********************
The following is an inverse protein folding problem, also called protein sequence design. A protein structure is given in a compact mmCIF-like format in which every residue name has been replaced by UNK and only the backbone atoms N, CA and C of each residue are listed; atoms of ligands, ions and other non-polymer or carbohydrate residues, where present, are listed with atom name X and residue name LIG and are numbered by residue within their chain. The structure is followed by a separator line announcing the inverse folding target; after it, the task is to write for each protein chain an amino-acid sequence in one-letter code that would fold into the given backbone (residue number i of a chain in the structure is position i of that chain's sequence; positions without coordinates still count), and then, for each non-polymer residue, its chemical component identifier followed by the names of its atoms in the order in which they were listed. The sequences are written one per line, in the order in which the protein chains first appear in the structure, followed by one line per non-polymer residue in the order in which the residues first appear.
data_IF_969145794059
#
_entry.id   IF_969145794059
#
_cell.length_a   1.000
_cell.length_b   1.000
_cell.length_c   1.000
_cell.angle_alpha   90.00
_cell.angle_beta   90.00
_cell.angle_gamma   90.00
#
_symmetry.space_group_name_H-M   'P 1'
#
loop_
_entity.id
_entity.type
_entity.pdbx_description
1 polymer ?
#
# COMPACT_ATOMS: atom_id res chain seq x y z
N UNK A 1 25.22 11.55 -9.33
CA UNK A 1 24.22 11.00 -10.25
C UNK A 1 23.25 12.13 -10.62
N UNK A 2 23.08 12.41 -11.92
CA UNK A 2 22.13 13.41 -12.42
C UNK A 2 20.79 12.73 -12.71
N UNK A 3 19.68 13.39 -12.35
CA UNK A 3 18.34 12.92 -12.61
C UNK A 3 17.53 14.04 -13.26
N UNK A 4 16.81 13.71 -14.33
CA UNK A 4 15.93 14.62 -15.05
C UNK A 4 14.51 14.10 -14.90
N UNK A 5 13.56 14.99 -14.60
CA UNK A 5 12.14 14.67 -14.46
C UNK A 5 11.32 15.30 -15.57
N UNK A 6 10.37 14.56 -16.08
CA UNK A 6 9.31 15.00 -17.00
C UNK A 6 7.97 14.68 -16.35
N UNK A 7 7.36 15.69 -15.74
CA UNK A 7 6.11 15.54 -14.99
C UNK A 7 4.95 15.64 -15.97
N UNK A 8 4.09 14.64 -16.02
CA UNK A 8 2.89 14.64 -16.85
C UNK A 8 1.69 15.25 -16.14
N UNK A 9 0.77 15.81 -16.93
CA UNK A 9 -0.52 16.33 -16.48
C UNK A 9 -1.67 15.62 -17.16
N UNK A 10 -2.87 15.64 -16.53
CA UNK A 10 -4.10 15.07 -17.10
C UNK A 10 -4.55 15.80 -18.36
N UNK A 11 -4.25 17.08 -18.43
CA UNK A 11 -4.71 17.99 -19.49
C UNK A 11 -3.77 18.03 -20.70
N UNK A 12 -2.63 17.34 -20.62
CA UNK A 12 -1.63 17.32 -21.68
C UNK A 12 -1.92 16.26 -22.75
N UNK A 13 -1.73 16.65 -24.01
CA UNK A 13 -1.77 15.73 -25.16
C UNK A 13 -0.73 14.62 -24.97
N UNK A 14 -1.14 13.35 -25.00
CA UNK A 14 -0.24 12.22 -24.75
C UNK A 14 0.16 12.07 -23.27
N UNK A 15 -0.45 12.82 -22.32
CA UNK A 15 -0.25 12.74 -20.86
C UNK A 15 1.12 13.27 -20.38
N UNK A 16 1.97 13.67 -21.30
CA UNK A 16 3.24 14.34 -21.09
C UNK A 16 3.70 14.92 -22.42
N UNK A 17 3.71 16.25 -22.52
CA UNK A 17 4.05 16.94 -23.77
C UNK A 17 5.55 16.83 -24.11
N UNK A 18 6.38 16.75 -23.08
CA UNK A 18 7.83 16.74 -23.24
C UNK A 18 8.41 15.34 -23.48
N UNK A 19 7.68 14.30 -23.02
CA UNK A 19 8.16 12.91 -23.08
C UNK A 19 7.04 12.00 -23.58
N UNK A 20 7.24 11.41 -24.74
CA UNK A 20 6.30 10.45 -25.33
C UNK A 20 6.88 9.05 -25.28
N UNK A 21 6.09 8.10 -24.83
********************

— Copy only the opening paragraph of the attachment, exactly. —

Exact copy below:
The following is an inverse protein folding problem, also called protein sequence design. A protein structure is given in a compact mmCIF-like format in which every residue name has been replaced by UNK and only the backbone atoms N, CA and C of each residue are listed; atoms of ligands, ions and other non-polymer or carbohydrate residues, where present, are listed with atom name X and residue name LIG and are numbered by residue within their chain. The structure is followed by a separator line announcing the inverse folding target; after it, the task is to write for each protein chain an amino-acid sequence in one-letter code that would fold into the given backbone (residue number i of a chain in the structure is position i of that chain's sequence; positions without coordinates still count), and then, for each non-polymer residue, its chemical component identifier followed by the names of its atoms in the order in which they were listed. The sequences are written one per line, in the order in which the protein chains first appear in the structure, followed by one line per non-polymer residue in the order in which the residues first appear.